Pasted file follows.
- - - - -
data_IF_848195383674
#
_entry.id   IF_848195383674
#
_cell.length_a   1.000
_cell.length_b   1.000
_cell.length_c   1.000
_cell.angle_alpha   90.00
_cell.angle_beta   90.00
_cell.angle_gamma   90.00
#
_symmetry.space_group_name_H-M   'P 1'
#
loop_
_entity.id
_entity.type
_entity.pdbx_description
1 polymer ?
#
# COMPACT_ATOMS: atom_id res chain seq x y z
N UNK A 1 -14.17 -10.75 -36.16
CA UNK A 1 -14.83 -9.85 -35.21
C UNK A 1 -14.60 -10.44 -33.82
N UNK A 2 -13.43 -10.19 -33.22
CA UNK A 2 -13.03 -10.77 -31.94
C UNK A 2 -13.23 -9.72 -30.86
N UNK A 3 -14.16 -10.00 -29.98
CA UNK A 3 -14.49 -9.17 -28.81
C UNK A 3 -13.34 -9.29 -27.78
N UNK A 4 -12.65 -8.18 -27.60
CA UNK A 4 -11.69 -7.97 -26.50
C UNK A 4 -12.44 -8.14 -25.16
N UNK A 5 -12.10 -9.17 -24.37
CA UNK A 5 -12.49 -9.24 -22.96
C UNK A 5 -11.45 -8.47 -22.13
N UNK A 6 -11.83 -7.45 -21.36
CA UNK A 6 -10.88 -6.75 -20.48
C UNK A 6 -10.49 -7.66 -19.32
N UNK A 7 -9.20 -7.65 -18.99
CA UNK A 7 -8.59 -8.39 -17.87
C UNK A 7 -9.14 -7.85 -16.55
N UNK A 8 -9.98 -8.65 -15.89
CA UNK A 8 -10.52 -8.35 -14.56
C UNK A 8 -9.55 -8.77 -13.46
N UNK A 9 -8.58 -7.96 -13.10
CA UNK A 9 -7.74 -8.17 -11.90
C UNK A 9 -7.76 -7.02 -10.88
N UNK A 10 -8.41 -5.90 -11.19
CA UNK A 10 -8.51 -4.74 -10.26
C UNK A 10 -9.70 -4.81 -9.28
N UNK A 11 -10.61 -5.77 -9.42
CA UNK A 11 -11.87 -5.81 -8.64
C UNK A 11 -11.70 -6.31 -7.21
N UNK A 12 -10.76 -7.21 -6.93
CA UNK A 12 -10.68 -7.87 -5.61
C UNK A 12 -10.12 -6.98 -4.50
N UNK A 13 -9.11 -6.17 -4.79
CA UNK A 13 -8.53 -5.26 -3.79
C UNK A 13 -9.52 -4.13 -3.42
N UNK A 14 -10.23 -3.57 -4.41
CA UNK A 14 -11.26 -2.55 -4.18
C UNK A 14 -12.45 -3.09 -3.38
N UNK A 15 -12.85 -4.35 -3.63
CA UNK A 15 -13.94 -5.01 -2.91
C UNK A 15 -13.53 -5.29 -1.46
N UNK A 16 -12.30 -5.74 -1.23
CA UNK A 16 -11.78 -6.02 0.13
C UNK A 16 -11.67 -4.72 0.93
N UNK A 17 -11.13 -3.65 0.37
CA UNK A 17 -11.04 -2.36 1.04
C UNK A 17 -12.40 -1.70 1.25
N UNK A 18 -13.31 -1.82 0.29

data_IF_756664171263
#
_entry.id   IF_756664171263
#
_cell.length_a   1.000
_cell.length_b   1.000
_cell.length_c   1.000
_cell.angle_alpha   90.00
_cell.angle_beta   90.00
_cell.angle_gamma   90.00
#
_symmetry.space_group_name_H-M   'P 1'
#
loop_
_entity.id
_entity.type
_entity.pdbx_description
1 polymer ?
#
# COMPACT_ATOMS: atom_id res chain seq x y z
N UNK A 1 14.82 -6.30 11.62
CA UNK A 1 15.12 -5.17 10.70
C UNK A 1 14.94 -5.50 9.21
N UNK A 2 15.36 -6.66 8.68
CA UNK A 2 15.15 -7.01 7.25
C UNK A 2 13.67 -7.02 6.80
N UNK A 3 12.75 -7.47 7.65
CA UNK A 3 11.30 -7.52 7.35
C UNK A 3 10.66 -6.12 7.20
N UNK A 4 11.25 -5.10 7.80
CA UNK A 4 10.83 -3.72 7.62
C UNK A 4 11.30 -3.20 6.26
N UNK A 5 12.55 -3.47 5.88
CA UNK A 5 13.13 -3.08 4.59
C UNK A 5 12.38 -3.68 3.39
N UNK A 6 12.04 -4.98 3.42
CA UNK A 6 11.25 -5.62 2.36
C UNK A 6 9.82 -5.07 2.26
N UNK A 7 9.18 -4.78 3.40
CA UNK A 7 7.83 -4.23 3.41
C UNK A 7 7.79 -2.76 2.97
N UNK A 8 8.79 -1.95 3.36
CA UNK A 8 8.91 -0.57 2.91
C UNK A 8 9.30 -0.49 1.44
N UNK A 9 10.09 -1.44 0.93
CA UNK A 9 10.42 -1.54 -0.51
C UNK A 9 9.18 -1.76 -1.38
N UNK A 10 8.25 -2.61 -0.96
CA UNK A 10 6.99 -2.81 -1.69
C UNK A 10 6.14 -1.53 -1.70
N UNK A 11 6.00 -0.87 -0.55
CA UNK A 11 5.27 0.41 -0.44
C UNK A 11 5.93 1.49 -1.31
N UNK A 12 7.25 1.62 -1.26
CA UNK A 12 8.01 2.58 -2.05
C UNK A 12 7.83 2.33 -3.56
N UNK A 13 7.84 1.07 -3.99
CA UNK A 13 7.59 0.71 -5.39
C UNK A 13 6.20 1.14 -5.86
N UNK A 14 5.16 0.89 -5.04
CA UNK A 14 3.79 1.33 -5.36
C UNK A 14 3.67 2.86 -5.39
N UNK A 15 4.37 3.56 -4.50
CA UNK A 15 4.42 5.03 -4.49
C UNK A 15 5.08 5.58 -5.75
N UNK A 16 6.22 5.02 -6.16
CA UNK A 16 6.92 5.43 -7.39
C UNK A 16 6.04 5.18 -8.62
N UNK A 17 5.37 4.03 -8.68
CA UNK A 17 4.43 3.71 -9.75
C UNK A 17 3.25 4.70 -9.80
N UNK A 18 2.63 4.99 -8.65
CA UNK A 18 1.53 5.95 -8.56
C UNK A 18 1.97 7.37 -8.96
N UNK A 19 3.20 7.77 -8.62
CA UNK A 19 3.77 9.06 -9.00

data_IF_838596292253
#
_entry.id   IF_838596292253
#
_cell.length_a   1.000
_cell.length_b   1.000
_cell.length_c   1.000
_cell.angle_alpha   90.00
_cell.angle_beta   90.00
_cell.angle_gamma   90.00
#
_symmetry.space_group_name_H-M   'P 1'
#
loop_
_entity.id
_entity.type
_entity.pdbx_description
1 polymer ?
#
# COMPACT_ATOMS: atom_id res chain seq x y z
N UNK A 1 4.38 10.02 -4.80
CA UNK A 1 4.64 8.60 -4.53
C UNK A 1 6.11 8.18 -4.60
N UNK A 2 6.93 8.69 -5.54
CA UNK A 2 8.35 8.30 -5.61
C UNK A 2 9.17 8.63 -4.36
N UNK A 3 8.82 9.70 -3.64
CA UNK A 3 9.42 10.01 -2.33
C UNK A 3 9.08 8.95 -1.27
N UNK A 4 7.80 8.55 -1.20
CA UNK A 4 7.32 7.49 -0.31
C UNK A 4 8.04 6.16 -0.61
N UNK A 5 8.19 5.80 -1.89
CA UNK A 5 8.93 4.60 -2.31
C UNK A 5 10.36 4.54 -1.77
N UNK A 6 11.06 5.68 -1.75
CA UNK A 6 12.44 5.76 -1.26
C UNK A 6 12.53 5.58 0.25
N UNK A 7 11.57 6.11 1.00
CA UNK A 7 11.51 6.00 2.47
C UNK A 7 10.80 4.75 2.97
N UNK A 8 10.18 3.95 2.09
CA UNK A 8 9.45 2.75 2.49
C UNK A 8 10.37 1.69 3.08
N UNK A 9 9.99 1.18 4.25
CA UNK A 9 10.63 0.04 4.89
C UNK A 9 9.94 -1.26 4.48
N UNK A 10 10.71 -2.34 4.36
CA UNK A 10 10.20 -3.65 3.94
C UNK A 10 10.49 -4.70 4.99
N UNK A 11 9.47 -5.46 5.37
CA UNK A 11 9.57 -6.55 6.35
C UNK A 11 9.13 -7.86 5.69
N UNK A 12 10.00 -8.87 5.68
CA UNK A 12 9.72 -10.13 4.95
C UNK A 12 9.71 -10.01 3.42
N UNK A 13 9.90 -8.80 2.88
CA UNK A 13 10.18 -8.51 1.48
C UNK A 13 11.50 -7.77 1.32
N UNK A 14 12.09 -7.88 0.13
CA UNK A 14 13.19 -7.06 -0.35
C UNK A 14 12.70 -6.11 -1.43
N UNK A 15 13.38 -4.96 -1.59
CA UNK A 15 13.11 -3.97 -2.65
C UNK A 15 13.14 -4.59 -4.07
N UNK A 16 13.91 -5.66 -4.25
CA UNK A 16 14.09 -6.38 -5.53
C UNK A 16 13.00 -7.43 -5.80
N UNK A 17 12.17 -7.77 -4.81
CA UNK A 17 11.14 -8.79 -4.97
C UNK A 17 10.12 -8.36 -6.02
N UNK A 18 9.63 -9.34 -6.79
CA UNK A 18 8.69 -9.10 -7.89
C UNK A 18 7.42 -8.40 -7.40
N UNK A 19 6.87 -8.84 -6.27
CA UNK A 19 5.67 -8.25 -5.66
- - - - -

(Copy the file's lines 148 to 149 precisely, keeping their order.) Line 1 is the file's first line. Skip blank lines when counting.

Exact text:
CA UNK A 19 3.77 9.06 -9.00

data_IF_838596292253